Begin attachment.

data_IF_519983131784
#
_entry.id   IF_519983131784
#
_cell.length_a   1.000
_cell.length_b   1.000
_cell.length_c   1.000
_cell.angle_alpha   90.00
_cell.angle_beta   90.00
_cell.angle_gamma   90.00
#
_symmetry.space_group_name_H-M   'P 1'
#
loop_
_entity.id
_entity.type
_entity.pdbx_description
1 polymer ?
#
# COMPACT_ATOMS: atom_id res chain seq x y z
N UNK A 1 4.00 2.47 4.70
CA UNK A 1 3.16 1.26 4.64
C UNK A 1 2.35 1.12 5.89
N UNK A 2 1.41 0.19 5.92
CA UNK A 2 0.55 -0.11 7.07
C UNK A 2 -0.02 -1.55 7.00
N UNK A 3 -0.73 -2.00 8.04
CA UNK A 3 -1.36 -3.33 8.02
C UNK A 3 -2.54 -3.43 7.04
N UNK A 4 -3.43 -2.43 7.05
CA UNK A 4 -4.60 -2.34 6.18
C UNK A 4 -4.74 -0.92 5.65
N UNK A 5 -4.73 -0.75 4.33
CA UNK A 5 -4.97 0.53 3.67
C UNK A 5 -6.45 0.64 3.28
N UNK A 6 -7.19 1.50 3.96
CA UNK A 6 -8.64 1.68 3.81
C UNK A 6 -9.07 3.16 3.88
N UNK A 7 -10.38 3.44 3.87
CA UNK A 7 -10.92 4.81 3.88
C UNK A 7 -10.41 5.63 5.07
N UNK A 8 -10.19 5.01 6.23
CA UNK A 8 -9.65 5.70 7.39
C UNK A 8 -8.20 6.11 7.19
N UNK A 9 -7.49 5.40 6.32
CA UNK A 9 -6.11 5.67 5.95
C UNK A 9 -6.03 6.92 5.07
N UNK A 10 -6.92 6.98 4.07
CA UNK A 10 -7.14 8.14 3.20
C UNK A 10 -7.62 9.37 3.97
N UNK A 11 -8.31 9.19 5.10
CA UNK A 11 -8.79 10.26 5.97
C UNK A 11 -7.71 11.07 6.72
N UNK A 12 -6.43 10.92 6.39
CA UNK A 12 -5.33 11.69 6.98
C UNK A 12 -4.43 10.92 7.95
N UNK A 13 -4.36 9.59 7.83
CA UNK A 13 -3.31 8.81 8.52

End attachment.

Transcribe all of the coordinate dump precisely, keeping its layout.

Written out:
data_IF_519983131784
#
_entry.id   IF_519983131784
#
_cell.length_a   1.000
_cell.length_b   1.000
_cell.length_c   1.000
_cell.angle_alpha   90.00
_cell.angle_beta   90.00
_cell.angle_gamma   90.00
#
_symmetry.space_group_name_H-M   'P 1'
#
loop_
_entity.id
_entity.type
_entity.pdbx_description
1 polymer ?
#
# COMPACT_ATOMS: atom_id res chain seq x y z
N UNK A 1 4.00 2.47 4.70
CA UNK A 1 3.16 1.26 4.64
C UNK A 1 2.35 1.12 5.89
N UNK A 2 1.41 0.19 5.92
CA UNK A 2 0.55 -0.11 7.07
C UNK A 2 -0.02 -1.55 7.00
N UNK A 3 -0.73 -2.00 8.04
CA UNK A 3 -1.36 -3.33 8.02
C UNK A 3 -2.54 -3.43 7.04
N UNK A 4 -3.43 -2.43 7.05
CA UNK A 4 -4.60 -2.34 6.18
C UNK A 4 -4.74 -0.92 5.65
N UNK A 5 -4.73 -0.75 4.33
CA UNK A 5 -4.97 0.53 3.67
C UNK A 5 -6.45 0.64 3.28
N UNK A 6 -7.19 1.50 3.96
CA UNK A 6 -8.64 1.68 3.81
C UNK A 6 -9.07 3.16 3.88
N UNK A 7 -10.38 3.44 3.87
CA UNK A 7 -10.92 4.81 3.88
C UNK A 7 -10.41 5.63 5.07
N UNK A 8 -10.19 5.01 6.23
CA UNK A 8 -9.65 5.70 7.39
C UNK A 8 -8.20 6.11 7.19
N UNK A 9 -7.49 5.40 6.32
CA UNK A 9 -6.11 5.67 5.95
C UNK A 9 -6.03 6.92 5.07
N UNK A 10 -6.92 6.98 4.07
CA UNK A 10 -7.14 8.14 3.20
C UNK A 10 -7.62 9.37 3.97
N UNK A 11 -8.31 9.19 5.10
CA UNK A 11 -8.79 10.26 5.97
C UNK A 11 -7.71 11.07 6.72
N UNK A 12 -6.43 10.92 6.39
CA UNK A 12 -5.33 11.69 6.98
C UNK A 12 -4.43 10.92 7.95
N UNK A 13 -4.36 9.59 7.83
CA UNK A 13 -3.31 8.81 8.52